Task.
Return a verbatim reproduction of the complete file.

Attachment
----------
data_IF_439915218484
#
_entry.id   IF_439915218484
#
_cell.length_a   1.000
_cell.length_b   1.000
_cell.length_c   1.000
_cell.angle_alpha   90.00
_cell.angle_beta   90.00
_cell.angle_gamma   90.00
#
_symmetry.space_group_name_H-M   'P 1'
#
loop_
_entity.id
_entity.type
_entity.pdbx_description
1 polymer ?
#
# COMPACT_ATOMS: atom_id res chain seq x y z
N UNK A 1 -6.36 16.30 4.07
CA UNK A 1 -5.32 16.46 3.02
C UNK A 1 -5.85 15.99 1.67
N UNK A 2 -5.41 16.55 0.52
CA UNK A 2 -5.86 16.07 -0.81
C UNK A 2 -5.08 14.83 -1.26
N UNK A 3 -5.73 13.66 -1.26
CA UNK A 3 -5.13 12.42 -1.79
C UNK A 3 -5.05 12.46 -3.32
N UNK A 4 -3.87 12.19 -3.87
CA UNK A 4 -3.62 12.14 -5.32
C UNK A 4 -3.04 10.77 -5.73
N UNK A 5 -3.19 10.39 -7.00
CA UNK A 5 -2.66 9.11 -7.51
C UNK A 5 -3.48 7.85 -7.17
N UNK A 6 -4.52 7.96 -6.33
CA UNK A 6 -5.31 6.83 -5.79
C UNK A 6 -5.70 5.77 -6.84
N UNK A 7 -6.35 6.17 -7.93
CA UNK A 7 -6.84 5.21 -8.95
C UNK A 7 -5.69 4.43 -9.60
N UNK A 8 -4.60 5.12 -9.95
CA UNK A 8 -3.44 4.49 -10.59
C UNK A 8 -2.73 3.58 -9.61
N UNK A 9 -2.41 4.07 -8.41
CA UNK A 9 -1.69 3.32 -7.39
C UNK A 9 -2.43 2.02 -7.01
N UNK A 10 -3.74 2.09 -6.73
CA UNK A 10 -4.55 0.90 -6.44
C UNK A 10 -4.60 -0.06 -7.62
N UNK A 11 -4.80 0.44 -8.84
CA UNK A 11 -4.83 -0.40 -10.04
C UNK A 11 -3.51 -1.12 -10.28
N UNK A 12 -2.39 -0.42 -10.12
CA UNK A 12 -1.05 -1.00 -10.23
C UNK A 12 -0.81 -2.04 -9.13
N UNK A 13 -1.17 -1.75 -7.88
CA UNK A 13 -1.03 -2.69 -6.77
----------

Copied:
data_IF_439915218484
#
_entry.id   IF_439915218484
#
_cell.length_a   1.000
_cell.length_b   1.000
_cell.length_c   1.000
_cell.angle_alpha   90.00
_cell.angle_beta   90.00
_cell.angle_gamma   90.00
#
_symmetry.space_group_name_H-M   'P 1'
#
loop_
_entity.id
_entity.type
_entity.pdbx_description
1 polymer ?
#
# COMPACT_ATOMS: atom_id res chain seq x y z
N UNK A 1 -6.36 16.30 4.07
CA UNK A 1 -5.32 16.46 3.02
C UNK A 1 -5.85 15.99 1.67
N UNK A 2 -5.41 16.55 0.52
CA UNK A 2 -5.86 16.07 -0.81
C UNK A 2 -5.08 14.83 -1.26
N UNK A 3 -5.73 13.66 -1.26
CA UNK A 3 -5.13 12.42 -1.79
C UNK A 3 -5.05 12.46 -3.32
N UNK A 4 -3.87 12.19 -3.87
CA UNK A 4 -3.62 12.14 -5.32
C UNK A 4 -3.04 10.77 -5.73
N UNK A 5 -3.19 10.39 -7.00
CA UNK A 5 -2.66 9.11 -7.51
C UNK A 5 -3.48 7.85 -7.17
N UNK A 6 -4.52 7.96 -6.33
CA UNK A 6 -5.31 6.83 -5.79
C UNK A 6 -5.70 5.77 -6.84
N UNK A 7 -6.35 6.17 -7.93
CA UNK A 7 -6.84 5.21 -8.95
C UNK A 7 -5.69 4.43 -9.60
N UNK A 8 -4.60 5.12 -9.95
CA UNK A 8 -3.44 4.49 -10.59
C UNK A 8 -2.73 3.58 -9.61
N UNK A 9 -2.41 4.07 -8.41
CA UNK A 9 -1.69 3.32 -7.39
C UNK A 9 -2.43 2.02 -7.01
N UNK A 10 -3.74 2.09 -6.73
CA UNK A 10 -4.55 0.90 -6.44
C UNK A 10 -4.60 -0.06 -7.62
N UNK A 11 -4.80 0.44 -8.84
CA UNK A 11 -4.83 -0.40 -10.04
C UNK A 11 -3.51 -1.12 -10.28
N UNK A 12 -2.39 -0.42 -10.12
CA UNK A 12 -1.05 -1.00 -10.23
C UNK A 12 -0.81 -2.04 -9.13
N UNK A 13 -1.17 -1.75 -7.88
CA UNK A 13 -1.03 -2.69 -6.77